1.In the UK government’s 2005 Green Paper on the BBC it is clearly stated that in an effort to sustain citizenship, the BBC should ‘engage the widest possible cross-section of the UK’ with news and current affairs. Outside news and current affairs the corporation should broadcast material that ‘contributes towards stimulating engagement with social and political issues’.

The BBC is failing in its wider public service duties by not transmitting the DEC appeal for Gaza, as men, women and children continue to suffer the humanitarian disaster taking place there. On questions of justice and humanitarianism the BBC should always side with justice and humanitarianism.

2.The BBC is failing in its duty to be accountable to license fee payers by not showing the DEC appeal. Based on the huge number of complaints the BBC has received for refusing to show the appeal and the only very small number of messages of support (21,000 vs. 380 on 27 January), it is quite clear that the license fee payers overwhelmingly want the appeal to be shown.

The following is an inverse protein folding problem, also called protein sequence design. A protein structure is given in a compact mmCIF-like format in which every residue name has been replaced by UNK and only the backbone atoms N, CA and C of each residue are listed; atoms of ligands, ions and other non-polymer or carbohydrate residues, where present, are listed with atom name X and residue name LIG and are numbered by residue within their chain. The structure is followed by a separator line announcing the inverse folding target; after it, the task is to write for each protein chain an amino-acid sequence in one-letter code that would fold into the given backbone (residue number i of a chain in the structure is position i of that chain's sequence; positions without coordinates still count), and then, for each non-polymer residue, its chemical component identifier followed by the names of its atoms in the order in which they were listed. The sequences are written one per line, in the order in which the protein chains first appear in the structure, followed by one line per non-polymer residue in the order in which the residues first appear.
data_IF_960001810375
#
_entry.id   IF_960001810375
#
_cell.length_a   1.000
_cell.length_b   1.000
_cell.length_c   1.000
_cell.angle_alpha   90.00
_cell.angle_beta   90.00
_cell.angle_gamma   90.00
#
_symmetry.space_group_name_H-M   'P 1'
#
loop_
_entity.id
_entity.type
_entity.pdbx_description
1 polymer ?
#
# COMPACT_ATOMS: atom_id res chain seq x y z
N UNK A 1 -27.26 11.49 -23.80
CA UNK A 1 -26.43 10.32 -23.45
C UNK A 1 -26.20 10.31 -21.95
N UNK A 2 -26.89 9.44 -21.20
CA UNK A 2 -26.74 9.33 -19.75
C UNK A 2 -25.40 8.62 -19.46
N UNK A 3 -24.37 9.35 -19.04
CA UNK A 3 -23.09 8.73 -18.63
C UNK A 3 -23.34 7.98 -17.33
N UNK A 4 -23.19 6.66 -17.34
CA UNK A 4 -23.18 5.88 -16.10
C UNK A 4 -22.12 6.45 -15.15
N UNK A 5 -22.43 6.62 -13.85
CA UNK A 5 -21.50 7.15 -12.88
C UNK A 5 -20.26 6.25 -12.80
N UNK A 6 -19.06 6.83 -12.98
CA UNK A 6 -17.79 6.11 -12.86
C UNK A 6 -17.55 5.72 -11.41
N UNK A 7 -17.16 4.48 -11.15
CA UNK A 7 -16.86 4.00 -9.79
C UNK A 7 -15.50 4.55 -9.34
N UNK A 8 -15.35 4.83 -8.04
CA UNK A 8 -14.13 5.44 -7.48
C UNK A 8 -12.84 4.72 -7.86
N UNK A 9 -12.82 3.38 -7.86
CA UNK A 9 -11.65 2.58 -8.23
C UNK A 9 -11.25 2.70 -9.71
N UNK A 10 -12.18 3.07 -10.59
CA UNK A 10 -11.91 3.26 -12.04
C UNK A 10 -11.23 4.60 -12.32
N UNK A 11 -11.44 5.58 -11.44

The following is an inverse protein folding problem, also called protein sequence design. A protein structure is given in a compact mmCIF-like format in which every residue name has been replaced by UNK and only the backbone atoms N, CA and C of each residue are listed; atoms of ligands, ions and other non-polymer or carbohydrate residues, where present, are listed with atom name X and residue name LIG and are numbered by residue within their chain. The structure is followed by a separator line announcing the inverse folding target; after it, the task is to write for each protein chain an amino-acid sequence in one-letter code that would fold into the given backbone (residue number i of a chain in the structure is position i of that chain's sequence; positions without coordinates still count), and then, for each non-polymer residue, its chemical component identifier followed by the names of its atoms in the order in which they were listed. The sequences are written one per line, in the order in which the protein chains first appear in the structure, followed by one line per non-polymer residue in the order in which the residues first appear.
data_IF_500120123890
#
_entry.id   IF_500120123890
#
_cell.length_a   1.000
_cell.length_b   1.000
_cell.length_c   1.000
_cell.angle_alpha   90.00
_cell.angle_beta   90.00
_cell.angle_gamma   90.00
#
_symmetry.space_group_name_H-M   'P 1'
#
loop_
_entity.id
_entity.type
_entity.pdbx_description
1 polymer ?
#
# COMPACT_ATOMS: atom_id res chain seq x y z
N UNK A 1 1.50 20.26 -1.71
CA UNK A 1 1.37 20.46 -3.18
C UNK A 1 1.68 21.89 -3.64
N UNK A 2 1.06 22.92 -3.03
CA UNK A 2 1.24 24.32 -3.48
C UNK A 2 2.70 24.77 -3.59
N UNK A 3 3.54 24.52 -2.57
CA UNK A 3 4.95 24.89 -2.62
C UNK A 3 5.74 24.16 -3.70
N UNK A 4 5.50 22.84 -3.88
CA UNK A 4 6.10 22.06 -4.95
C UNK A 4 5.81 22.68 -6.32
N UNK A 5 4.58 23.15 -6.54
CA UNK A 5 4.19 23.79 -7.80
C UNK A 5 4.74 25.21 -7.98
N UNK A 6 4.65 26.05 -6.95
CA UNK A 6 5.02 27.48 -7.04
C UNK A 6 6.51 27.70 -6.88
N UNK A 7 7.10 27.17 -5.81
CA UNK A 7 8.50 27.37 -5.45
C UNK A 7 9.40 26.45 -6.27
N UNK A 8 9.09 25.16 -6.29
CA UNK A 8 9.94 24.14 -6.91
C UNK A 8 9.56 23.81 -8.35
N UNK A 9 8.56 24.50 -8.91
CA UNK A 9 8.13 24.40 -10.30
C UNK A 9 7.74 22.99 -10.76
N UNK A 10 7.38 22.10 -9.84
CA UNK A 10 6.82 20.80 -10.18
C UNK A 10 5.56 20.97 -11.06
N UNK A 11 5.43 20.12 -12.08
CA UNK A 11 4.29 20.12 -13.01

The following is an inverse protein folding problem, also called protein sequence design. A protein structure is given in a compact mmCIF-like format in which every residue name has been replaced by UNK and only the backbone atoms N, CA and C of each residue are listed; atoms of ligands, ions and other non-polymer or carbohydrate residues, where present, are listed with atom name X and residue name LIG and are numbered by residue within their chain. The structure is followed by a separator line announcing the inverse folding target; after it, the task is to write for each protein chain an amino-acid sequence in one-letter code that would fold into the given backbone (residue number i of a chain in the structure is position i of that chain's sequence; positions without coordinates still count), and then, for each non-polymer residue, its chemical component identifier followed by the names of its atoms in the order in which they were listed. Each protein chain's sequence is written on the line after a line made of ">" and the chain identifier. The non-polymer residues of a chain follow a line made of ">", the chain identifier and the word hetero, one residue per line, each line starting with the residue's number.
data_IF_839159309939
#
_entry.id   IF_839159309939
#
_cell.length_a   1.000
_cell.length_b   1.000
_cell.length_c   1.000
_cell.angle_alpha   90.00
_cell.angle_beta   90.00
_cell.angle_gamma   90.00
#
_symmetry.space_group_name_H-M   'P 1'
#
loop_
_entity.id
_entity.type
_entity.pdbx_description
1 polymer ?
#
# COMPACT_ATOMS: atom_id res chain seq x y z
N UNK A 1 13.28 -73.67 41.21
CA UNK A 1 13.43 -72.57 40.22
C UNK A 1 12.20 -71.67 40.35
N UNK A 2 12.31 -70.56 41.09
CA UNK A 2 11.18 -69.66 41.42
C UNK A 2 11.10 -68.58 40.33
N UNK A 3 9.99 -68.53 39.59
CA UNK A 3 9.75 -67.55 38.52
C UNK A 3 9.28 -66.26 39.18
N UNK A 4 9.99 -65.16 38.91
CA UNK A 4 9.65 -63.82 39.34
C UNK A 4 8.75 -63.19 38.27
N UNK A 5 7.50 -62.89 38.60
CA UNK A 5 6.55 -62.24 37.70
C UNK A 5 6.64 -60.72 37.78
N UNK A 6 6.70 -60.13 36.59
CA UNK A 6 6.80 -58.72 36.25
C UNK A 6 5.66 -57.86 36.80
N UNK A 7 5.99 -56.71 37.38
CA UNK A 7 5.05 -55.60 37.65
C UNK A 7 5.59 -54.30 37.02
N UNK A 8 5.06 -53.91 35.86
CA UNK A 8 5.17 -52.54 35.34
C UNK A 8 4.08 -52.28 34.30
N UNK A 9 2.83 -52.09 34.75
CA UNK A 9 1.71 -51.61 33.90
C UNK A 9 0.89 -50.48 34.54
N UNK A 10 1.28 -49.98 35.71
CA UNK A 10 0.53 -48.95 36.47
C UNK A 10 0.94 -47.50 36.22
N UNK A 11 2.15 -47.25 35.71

3.The BBC has argued that the use of similar images in news broadcasts and a charity appeal will cause confusion among viewers. However, the DEC appeal broadcast is in a unique style completely different from those of BBC news broadcasts, for example it uses background music throughout, and includes the DEC appeal hotline on the screen. Viewers can distinguish between a humanitarian appeal and a news broadcast.

4.In a response to a complaint made to the BBC on this issue (received this morning) the BBC says: ‘we wished to avoid any risk of compromising public confidence in the BBC's impartiality in the context of covering a continuing news story where issues of responsibility for civilian suffering and distress are intrinsic to the story and remain highly contentious.’